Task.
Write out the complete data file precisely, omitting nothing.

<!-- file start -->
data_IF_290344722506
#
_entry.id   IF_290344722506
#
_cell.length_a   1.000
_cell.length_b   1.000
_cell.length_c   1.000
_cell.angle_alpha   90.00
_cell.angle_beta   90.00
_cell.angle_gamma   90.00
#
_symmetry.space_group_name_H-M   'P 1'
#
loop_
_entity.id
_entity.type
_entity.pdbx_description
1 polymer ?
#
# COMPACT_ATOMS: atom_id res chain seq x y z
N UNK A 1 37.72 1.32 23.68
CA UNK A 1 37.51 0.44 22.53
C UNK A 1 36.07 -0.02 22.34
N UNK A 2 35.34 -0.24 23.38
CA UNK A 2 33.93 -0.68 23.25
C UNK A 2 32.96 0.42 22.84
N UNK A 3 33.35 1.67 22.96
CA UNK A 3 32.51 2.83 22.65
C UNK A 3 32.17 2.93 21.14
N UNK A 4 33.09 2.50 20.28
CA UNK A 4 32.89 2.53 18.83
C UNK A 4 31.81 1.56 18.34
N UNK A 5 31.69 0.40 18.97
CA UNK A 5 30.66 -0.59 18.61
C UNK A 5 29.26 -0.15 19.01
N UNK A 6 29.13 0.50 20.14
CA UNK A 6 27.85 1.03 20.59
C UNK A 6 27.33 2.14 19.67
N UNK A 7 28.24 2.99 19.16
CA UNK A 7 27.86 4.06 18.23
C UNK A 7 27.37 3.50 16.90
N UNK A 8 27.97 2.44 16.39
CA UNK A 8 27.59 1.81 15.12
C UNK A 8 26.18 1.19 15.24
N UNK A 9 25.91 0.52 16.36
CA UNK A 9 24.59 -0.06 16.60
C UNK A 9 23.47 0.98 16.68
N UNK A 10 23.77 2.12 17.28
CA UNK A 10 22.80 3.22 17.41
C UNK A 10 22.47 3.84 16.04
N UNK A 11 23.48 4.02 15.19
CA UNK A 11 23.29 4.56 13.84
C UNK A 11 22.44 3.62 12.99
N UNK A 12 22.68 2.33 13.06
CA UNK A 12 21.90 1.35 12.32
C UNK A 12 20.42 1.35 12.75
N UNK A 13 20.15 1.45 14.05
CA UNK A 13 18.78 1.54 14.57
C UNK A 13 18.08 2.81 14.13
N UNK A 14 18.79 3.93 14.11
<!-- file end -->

data_IF_290344722506
#
_entry.id   IF_290344722506
#
_cell.length_a   1.000
_cell.length_b   1.000
_cell.length_c   1.000
_cell.angle_alpha   90.00
_cell.angle_beta   90.00
_cell.angle_gamma   90.00
#
_symmetry.space_group_name_H-M   'P 1'
#
loop_
_entity.id
_entity.type
_entity.pdbx_description
1 polymer ?
#
# COMPACT_ATOMS: atom_id res chain seq x y z
N UNK A 1 37.72 1.32 23.68
CA UNK A 1 37.51 0.44 22.53
C UNK A 1 36.07 -0.02 22.34
N UNK A 2 35.34 -0.24 23.38
CA UNK A 2 33.93 -0.68 23.25
C UNK A 2 32.96 0.42 22.84
N UNK A 3 33.35 1.67 22.96
CA UNK A 3 32.51 2.83 22.65
C UNK A 3 32.17 2.93 21.14
N UNK A 4 33.09 2.50 20.28
CA UNK A 4 32.89 2.53 18.83
C UNK A 4 31.81 1.56 18.34
N UNK A 5 31.69 0.40 18.97
CA UNK A 5 30.66 -0.59 18.61
C UNK A 5 29.26 -0.15 19.01
N UNK A 6 29.13 0.50 20.14
CA UNK A 6 27.85 1.03 20.59
C UNK A 6 27.33 2.14 19.67
N UNK A 7 28.24 2.99 19.16
CA UNK A 7 27.86 4.06 18.23
C UNK A 7 27.37 3.50 16.90
N UNK A 8 27.97 2.44 16.39
CA UNK A 8 27.59 1.81 15.12
C UNK A 8 26.18 1.19 15.24
N UNK A 9 25.91 0.52 16.36
CA UNK A 9 24.59 -0.06 16.60
C UNK A 9 23.47 0.98 16.68
N UNK A 10 23.77 2.12 17.28
CA UNK A 10 22.80 3.22 17.41
C UNK A 10 22.47 3.84 16.04
N UNK A 11 23.48 4.02 15.19
CA UNK A 11 23.29 4.56 13.84
C UNK A 11 22.44 3.62 12.99
N UNK A 12 22.68 2.33 13.06
CA UNK A 12 21.90 1.35 12.32
C UNK A 12 20.42 1.35 12.75
N UNK A 13 20.15 1.45 14.05
CA UNK A 13 18.78 1.54 14.57
C UNK A 13 18.08 2.81 14.13
N UNK A 14 18.79 3.93 14.11